Why investing in ports and terminals is crucial to food security

Why investing in ports and terminals is crucial to food security

Ports play a critical – and often unseen – role in the provision of food that sustains us all.

Why investing in ports and terminals is crucial to food security

These ports and terminals dotted across the globe are essential for our food supply chains, moving all types of food-related products, including agricultural, fresh fruit, frozen goods and meat, around the world, while also providing space for storage and processing.

Investing in the latest technologies for our ports and terminals is crucial to enhancing logistics infrastructure, mitigating disruptions, reducing waste and ensuring efficient distribution of supplies. And that’s becoming more and more vital as the world grapples with mounting challenges to food security.

Top of the agenda: food security

Food security has become a pressing global concern in recent years, driven by a range of factors, such as extreme weather, rising prices and geopolitical tensions. Concerns around climate change, population growth and economic volatility have underscored the urgency of bolstering food security on a national and international scale. Some nations are placing renewed emphasis on achieving self-sufficiency in food production, aiming to reduce reliance on imports and promote sustainable agricultural practices.

In the United Arab Emirates (UAE), where arable land and water resources are scarce, it’s long been a priority to shore up a stable food supply. A growing population and increasing tourist numbers will help increase food spending to $21.5 billion in 2025, from $19 billion in 2022, expanding demand and putting more pressure on the supply side.

Technology and the implementation of sustainable practices can help address the UAE’s particular constraints and the nation is actively working to reduce its vulnerability to disruptions in the global food supply chain.

The role of supply chains in food security

It’s easy to see how technology can help improve traditional food supply chains that have so often been rife with inefficiencies, a lack of transparency and vulnerabilities to disruption.

Digitalisation and other tech developments offer ways to improve visibility and traceability all along the supply chain, following items “from farm to fork”, and ensuring quality and safety standards are met.

Sensors connected to the Internet of Things, radio-frequency identification tags and GPS tracking devices can also be used to monitor temperature data and help enhance the management of temperature-sensitive food items travelling in refrigerated containers.

Supply chains can be optimised using analytics, data and forecasting, harnessing insights into consumer preferences and market trends. Operations can be streamlined with automation and robotics to move goods along the chain more consistently and more rapidly. And there’s an opportunity to build in more flexibility, using digital platforms for e-commerce, direct-to-consumer sales and partnerships with local producers.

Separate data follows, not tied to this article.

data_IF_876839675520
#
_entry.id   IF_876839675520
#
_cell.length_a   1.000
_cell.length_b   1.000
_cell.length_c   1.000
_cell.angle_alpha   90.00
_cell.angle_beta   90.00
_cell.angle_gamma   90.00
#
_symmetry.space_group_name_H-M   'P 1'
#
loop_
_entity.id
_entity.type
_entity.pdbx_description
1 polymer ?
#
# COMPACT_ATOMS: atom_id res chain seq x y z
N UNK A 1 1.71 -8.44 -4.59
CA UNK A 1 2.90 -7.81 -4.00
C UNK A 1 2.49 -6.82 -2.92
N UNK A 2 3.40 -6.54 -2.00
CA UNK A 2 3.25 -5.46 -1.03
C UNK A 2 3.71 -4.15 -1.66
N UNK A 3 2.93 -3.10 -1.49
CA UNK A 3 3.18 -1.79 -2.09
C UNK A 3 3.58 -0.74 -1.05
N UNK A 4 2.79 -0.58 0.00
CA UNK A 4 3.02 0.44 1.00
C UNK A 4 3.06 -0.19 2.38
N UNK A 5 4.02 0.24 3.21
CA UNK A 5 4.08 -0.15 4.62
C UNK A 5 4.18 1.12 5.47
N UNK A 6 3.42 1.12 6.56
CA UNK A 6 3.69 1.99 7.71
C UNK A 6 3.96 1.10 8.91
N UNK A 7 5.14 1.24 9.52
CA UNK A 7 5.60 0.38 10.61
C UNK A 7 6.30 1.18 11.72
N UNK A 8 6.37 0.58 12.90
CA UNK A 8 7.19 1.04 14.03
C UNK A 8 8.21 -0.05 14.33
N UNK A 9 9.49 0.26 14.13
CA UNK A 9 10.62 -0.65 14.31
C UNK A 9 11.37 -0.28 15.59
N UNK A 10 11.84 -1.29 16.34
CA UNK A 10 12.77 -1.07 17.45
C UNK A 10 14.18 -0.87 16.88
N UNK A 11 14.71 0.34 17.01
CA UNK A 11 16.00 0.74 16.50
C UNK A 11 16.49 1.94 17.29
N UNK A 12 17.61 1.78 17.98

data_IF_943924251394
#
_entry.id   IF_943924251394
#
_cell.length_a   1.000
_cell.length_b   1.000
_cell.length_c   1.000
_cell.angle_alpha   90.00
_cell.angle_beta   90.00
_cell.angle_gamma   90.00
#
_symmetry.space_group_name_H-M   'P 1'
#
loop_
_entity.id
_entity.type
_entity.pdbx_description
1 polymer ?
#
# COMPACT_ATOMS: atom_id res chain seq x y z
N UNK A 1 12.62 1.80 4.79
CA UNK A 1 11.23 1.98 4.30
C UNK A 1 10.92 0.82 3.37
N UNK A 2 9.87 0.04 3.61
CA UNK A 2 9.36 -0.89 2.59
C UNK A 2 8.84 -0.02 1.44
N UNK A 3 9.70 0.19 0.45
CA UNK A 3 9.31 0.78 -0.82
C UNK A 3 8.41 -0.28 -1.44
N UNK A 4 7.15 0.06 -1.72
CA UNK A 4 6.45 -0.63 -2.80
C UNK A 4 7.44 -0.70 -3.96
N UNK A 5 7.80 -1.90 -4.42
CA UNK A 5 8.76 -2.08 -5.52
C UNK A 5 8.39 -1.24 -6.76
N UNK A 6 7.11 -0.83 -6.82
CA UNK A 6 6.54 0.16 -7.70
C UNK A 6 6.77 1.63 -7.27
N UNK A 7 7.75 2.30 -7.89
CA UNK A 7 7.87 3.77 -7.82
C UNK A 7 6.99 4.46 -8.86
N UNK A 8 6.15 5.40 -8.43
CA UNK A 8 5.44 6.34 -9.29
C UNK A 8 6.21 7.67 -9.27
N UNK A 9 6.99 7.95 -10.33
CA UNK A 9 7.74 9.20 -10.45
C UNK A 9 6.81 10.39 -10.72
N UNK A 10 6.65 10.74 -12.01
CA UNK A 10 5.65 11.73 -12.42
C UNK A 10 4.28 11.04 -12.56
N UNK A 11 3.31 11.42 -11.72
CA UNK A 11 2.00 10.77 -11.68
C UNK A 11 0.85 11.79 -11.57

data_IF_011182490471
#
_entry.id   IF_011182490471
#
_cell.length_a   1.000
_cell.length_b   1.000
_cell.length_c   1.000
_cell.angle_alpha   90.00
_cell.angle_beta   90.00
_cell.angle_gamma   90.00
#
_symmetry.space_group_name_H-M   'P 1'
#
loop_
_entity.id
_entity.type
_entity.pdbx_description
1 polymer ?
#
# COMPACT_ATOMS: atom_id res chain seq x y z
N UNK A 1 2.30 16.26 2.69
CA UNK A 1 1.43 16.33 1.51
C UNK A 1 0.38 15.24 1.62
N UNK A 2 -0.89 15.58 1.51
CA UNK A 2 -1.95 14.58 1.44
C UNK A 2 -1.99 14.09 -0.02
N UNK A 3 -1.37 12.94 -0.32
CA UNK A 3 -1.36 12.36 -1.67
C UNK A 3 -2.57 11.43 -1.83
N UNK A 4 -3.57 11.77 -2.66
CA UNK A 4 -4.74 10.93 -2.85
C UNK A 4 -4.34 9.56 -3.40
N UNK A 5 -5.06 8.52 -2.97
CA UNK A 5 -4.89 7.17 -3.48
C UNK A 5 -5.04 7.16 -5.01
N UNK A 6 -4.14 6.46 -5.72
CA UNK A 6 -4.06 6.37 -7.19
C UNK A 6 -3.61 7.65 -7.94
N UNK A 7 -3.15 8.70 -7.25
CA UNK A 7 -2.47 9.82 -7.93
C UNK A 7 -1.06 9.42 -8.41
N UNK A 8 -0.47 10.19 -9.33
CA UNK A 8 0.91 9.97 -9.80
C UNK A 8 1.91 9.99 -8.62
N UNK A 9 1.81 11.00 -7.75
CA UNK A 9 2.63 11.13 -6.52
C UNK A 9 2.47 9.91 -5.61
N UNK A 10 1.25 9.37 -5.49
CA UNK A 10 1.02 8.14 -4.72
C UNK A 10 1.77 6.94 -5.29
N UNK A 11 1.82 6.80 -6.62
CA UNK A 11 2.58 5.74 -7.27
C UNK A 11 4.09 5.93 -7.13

It’s also vitally important to use technology to build in sustainability, for example via resource management, waste reduction and eco-friendly packaging.

How investing in ports and terminals will help

The role of ports and terminals as food supply chains become more agile, efficient and resilient cannot be underestimated. Having long served as vital hubs for imports and exports of agricultural products, now, more than ever, they need to rise to the challenge.

Existing infrastructure can be limited in terms of capacity, ageing legacy facilities and inefficiencies in the way that cargo is handled and stored. That’s why strategic investments are so vital to modernise facilities, put in place technologies and improve transportation links.

DP World's Jebel Ali Port in the UAE offers an example of this, with a $150 million agriculture terminals facility being developed in collaboration with Adroit Overseas Canada and Al Amir Foods. The project will increase the efficiency and capacity of food handling at the port, with a focus on the storage and processing of pulses, grains, corn and soybeans.

It will also improve the country's infrastructure, support efforts to strengthen national food security and contribute to the UAE's goal of becoming number one in the Global Food Security Index by 2051. With more than 85% of food imported to the Gulf Cooperation Council (GCC) countries, hubs for processing and storing food fortify local food supply and improve distribution across the region.

Putting collaboration at the heart

What’s needed is a multifaceted approach that melds public-private partnerships with international cooperation to leverage expertise, share knowledge and collaborate across the supply chain.

Investments like those at Jebel Ali Port are crucial to improving infrastructure and boosting capacity, while working collectively to remove regulatory and policy barriers will also be key.

Moves to improve food security around the world are changing supply chains and investment in ports and terminals. DP World's commitment to improving and shoring up the UAE's food supply chain aligns with its wider goal of meeting customer demands.

This holistic approach combines infrastructure development, technological innovation and strategic planning to put ports and terminals at the heart of the future global food trade. By investing in innovation, technology, research and strategic partnerships, we will be well-placed to tackle food security challenges in the UAE and around the world.